2. Kadampa (Precious Words, Discourses [sutras] of the Lord) is famous for its renewal of commitment to Vinaya (ethics and monastic rule) including the practice of bodhicharya (celibacy.) Besides the Lam Rim (Stages of the Path) teachings, they are known for the simple, down-to-earth yet extremely profound practices of Tonglen (sending and receiving) and Lojong (mind training) that were introduced from Bengal by the founder of the lineage, Lord Atisha. Those practical and beneficial teachings were absorbed into the others. Today, it is mainly succeeded by the Gelugpas who are famous also for the propagation of and accomplishments in Father Tantras such as the Guhyasamaja.
Though there is the opinion that the Jonangpas and Kadampas are really not related, the distinct lineage within the Gelugpa tradition of the Kalachakra tantric teaching that is attributed to Taranatha (Jonangpa) is undeniable.
3. The Sakyapas get their name meaning grey- or pale-earth from the site of their monastery founded in 1073 at Sakya, south-western Tibet by Khon Konchog Gyalpo. Formerly adherents of the Nyingma, and intense practitioners of the Vajrakilaya Tantra, they are best known today for Lam Dre (Path and Fruition, or Path Including Results.) This, their crowning practice, is attributed to Mahasiddha Virupa.
The Lam Dre cycle of teachings presents a view of "Clarity and Emptiness free from apprehension" and teaches the "non-differentiation of samsara and nirvana." It comprises a progressive series of teachings and practices divided into the Three Visions and the Three Tantras. Hevajra, Naro Khachodma [a form of Vajrayogini] and Vajrakilaya are the most widely practiced tantras in the Sakya tradition.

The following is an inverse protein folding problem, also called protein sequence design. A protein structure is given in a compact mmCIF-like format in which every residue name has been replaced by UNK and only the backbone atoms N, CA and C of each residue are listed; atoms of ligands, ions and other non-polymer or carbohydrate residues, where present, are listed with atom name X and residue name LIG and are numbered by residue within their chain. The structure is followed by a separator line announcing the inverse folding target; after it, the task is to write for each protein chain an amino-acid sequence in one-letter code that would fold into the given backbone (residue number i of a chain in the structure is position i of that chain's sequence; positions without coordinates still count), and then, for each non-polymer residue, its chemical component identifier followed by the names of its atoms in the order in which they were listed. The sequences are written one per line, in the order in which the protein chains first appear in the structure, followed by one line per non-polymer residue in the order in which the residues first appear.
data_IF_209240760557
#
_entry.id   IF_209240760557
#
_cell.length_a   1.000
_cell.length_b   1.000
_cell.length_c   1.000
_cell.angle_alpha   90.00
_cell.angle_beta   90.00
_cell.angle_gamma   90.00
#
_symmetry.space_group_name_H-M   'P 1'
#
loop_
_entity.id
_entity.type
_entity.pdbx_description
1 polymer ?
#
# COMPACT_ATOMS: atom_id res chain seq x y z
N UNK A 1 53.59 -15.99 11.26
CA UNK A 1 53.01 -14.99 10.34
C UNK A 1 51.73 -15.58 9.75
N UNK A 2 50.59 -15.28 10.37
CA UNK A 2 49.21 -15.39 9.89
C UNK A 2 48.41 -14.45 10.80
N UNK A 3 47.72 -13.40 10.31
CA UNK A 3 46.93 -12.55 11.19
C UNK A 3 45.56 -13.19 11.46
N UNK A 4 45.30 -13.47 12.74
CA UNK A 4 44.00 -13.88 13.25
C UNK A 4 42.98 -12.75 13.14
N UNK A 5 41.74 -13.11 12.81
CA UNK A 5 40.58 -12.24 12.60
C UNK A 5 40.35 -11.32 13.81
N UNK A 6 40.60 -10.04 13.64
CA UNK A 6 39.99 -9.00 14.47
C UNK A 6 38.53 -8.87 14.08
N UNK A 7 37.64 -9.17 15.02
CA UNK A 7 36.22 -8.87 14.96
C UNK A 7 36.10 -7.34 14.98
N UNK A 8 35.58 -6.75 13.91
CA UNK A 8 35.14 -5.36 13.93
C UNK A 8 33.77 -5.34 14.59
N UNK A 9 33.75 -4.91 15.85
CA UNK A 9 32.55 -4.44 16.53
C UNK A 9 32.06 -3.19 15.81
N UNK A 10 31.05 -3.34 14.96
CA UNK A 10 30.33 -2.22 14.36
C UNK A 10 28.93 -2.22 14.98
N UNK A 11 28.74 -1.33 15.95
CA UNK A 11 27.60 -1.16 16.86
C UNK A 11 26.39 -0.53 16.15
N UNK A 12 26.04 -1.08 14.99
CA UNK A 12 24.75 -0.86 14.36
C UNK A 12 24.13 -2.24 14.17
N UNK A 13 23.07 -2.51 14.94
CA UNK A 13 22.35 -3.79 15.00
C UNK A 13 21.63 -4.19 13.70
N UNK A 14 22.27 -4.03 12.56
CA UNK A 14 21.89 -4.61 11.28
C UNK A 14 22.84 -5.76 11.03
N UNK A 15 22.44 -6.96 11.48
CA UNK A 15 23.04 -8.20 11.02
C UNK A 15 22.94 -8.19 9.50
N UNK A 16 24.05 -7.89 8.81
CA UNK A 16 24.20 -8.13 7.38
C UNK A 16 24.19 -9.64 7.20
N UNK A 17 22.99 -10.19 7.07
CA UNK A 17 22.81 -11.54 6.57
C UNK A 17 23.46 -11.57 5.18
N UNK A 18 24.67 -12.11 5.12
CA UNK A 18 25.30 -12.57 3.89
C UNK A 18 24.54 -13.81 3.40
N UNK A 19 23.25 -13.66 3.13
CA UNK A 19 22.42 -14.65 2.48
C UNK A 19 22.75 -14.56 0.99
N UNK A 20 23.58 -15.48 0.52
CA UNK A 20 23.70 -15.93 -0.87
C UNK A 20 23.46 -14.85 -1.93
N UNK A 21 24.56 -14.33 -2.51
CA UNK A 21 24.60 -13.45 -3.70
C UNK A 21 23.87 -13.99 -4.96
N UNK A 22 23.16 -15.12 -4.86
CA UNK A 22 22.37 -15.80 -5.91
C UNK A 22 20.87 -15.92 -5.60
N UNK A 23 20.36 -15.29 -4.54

Some have suggested that the Hevajra tantra is really a Sarma (New) translation of the Yangtag Heruka Tantras of the Old (Nyingma) Schools, which also was the source of some of the Dzogrim practices of Lam Dre.
Konchog Gyalpo, the founder of Sakya Monastery and thus the Order, got the Lam Dre from Drogmi Lotsawa, who taught Sanskrit to Chokyi Lodro of Mar (known as Marpa.) As the first Tibetan to bring the Lam Dre cycle of teachings back from India, he features prominently on the Lam Dre lineage tree.
The Khon family is the backbone of the Sakyapas, but there are many other contributors. Though the Lam Dre passes mainly through the Khons, it is not particular to that family since most of the lineage-holders are not actually members. That family carry, besides Lam Dre, the Yangdak and Phurba [Vajrakilaya] tantras of Padmasambhava. And though those are Khon family specialties, they are not considered especially Sakyapa.
The doctrinal or sutric aspect of the Sakya is based upon the Madhyamaka views of Nagarjuna and Maitrinatha. The meditation practice focuses on recognizing the nature of ordinary mind, and then on the union of clarity and emptiness. The Sakya realization is called Saltong Zungjug or Khorde Yerme (cf. Dzogchen of the Nyingma, Mahamudra of the Kagyu, or Uma Chenpo of the Gelugpa.)
The system was transmitted in an unbroken line to the current and 41st throne holder, His Holiness Sakya Trizin (b. 1945), widely considered an incarnation of Manjushri. There are two major lineages: Ngorpa headed by Luding Khen Rinpoche and Tsharpa, led by Chogay Trichen Rinpoche (b. 1920). They are known collectively as the Sa-Ngor-Tsar-Sum.
4. Marpa Kagyupa (Oral Tradition of Marpa) consists mainly of the practice of Essence Mahamudra, with additional sutric [founded in scripture] and tantric practices. The technique of highest realization is known as Mahamudra. There are 4 main lines and 8 minor lines of Marpa Kagyus, at least 6 of which are represented outside Tibet.
Marpa held many lineages both sutric and tantric which he passed on to several disciples the most famous of whom was Milarepa. His influence has been felt by all the denominations and it is possible that his Ngok lineage is currently held by the Sakyas.
Milarepa's student, Gampopa, was the founder of the monastic institution in